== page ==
Dr. Irene Chen gave her chemistry students a unique opportunity to practice science communication. She incorporated a Wikipedia writing assignment into her course at UC Santa Barbara this last fall. The course discussed major breakthroughs in nucleic acids research – information that students then channeled into relevant Wikipedia articles where details were missing. Eight students added a total of 13,600 words to Wikipedia this way, a process requiring that they synthesize research in the most concise, essentialized way possible.
3,600 of those words were channeled into Wikipedia’s article about systematic evolution of ligands by exponential enrichment, a chemical process also known as in vitro selection. Before the student began improving the article, it was almost entirely made up of an introduction and no other informational sections. That was even noted on the article’s Talk page, where volunteers discuss their desired changes. Dr. Chen’s student responded directly to the issue by adding sections about the details of the procedure. Those new sections include information about how chemists generate a single stranded oligonucleotide library and then how that library is incubated to allow binding with the oligonucleotide-target. The student also added information about tracking the progress of the resulting reaction.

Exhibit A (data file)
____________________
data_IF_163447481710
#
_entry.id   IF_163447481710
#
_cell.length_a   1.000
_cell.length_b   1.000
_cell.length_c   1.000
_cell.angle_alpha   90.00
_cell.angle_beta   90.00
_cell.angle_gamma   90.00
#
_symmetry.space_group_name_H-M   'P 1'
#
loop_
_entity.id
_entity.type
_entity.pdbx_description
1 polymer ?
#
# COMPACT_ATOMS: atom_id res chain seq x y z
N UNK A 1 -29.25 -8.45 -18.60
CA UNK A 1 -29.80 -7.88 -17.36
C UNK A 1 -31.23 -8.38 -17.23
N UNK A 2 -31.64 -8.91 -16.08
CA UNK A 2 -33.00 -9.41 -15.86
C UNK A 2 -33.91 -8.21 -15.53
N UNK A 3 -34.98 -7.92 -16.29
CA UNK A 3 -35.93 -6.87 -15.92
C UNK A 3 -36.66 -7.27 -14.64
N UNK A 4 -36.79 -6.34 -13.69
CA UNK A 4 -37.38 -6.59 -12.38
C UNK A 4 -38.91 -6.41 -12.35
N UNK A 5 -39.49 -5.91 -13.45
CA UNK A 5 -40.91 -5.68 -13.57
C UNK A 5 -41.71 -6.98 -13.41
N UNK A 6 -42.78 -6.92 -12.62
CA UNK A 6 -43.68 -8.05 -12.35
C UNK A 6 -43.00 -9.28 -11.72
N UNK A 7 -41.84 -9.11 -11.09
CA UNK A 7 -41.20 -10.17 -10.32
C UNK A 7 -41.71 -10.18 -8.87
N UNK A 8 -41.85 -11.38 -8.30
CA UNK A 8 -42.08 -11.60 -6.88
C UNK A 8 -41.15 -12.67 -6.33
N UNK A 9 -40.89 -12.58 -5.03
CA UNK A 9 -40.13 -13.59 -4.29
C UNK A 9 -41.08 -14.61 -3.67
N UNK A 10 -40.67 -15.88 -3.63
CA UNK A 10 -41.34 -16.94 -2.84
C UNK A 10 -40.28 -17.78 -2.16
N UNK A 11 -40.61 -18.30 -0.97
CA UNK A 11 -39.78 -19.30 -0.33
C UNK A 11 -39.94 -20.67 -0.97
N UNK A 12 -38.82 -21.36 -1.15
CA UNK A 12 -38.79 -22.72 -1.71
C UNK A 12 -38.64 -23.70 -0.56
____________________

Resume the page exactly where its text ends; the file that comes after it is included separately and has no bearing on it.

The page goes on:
Another student expanded Wikipedia’s article about minimum inhibitory concentration (MIC), which before was also just an introduction and few references. 1,200 words later, the article boasts an additional 10 sources, as well as background information about the history and clinical usage of the MIC concept. As the article states, MIC “is the lowest concentration of a chemical, usually a drug, which prevents visible growth of bacterium,” a definition supported by a review paper published in 2005 about the treatment of bacterial infectious diseases. The article has been viewed almost 13,000 times since the student made changes – many more than would a typical term paper!
Students tend to invest more in their work when they realize it can be accessed by millions. They understand the responsibility to represent information accurately and take their new-found role of ‘knowledge creator’ seriously. They’re a great group to do this work well, especially in the sciences. Students can translate complex course topics for a general audience who might be learning about the topic for the first time because they remember what that was like. They do a great service to the world by sharing expertise they have access to (both through their professor and their library resources) with Wikipedia’s worldwide readership. That matters, and they understand that.